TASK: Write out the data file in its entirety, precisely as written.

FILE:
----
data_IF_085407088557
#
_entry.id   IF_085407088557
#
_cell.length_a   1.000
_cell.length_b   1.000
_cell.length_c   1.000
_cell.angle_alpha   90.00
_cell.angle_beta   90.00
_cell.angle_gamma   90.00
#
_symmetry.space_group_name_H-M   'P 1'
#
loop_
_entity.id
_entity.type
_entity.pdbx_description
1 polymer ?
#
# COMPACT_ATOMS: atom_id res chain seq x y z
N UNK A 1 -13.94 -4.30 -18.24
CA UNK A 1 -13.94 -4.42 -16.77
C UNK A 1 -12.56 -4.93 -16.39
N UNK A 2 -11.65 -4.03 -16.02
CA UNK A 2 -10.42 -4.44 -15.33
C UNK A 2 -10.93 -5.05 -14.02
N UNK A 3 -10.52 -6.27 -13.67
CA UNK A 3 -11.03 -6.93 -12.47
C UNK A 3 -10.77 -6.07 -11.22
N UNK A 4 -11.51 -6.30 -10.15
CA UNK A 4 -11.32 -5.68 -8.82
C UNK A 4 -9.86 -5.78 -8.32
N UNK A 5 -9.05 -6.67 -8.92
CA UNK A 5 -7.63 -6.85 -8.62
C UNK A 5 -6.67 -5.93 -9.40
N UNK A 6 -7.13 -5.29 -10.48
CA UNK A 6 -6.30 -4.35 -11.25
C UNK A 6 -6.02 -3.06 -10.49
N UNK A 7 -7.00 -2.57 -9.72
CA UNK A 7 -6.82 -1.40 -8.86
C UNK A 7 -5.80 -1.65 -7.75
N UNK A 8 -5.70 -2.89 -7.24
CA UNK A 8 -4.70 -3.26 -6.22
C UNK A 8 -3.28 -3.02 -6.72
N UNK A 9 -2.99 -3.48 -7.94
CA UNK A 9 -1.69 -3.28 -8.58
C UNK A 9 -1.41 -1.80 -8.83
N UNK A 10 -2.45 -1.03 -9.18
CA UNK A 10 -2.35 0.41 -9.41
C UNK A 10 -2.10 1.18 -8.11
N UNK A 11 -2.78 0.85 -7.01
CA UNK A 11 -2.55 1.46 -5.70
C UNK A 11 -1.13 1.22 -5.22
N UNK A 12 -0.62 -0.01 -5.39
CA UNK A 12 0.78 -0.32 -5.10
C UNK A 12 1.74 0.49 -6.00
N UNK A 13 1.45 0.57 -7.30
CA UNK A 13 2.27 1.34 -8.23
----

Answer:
data_IF_085407088557
#
_entry.id   IF_085407088557
#
_cell.length_a   1.000
_cell.length_b   1.000
_cell.length_c   1.000
_cell.angle_alpha   90.00
_cell.angle_beta   90.00
_cell.angle_gamma   90.00
#
_symmetry.space_group_name_H-M   'P 1'
#
loop_
_entity.id
_entity.type
_entity.pdbx_description
1 polymer ?
#
# COMPACT_ATOMS: atom_id res chain seq x y z
N UNK A 1 -13.94 -4.30 -18.24
CA UNK A 1 -13.94 -4.42 -16.77
C UNK A 1 -12.56 -4.93 -16.39
N UNK A 2 -11.65 -4.03 -16.02
CA UNK A 2 -10.42 -4.44 -15.33
C UNK A 2 -10.93 -5.05 -14.02
N UNK A 3 -10.52 -6.27 -13.67
CA UNK A 3 -11.03 -6.93 -12.47
C UNK A 3 -10.77 -6.07 -11.22
N UNK A 4 -11.51 -6.30 -10.15
CA UNK A 4 -11.32 -5.68 -8.82
C UNK A 4 -9.86 -5.78 -8.32
N UNK A 5 -9.05 -6.67 -8.92
CA UNK A 5 -7.63 -6.85 -8.62
C UNK A 5 -6.67 -5.93 -9.40
N UNK A 6 -7.13 -5.29 -10.48
CA UNK A 6 -6.30 -4.35 -11.25
C UNK A 6 -6.02 -3.06 -10.49
N UNK A 7 -7.00 -2.57 -9.72
CA UNK A 7 -6.82 -1.40 -8.86
C UNK A 7 -5.80 -1.65 -7.75
N UNK A 8 -5.70 -2.89 -7.24
CA UNK A 8 -4.70 -3.26 -6.22
C UNK A 8 -3.28 -3.02 -6.72
N UNK A 9 -2.99 -3.48 -7.94
CA UNK A 9 -1.69 -3.28 -8.58
C UNK A 9 -1.41 -1.80 -8.83
N UNK A 10 -2.45 -1.03 -9.18
CA UNK A 10 -2.35 0.41 -9.41
C UNK A 10 -2.10 1.18 -8.11
N UNK A 11 -2.78 0.85 -7.01
CA UNK A 11 -2.55 1.46 -5.70
C UNK A 11 -1.13 1.22 -5.22
N UNK A 12 -0.62 -0.01 -5.39
CA UNK A 12 0.78 -0.32 -5.10
C UNK A 12 1.74 0.49 -6.00
N UNK A 13 1.45 0.57 -7.30
CA UNK A 13 2.27 1.34 -8.23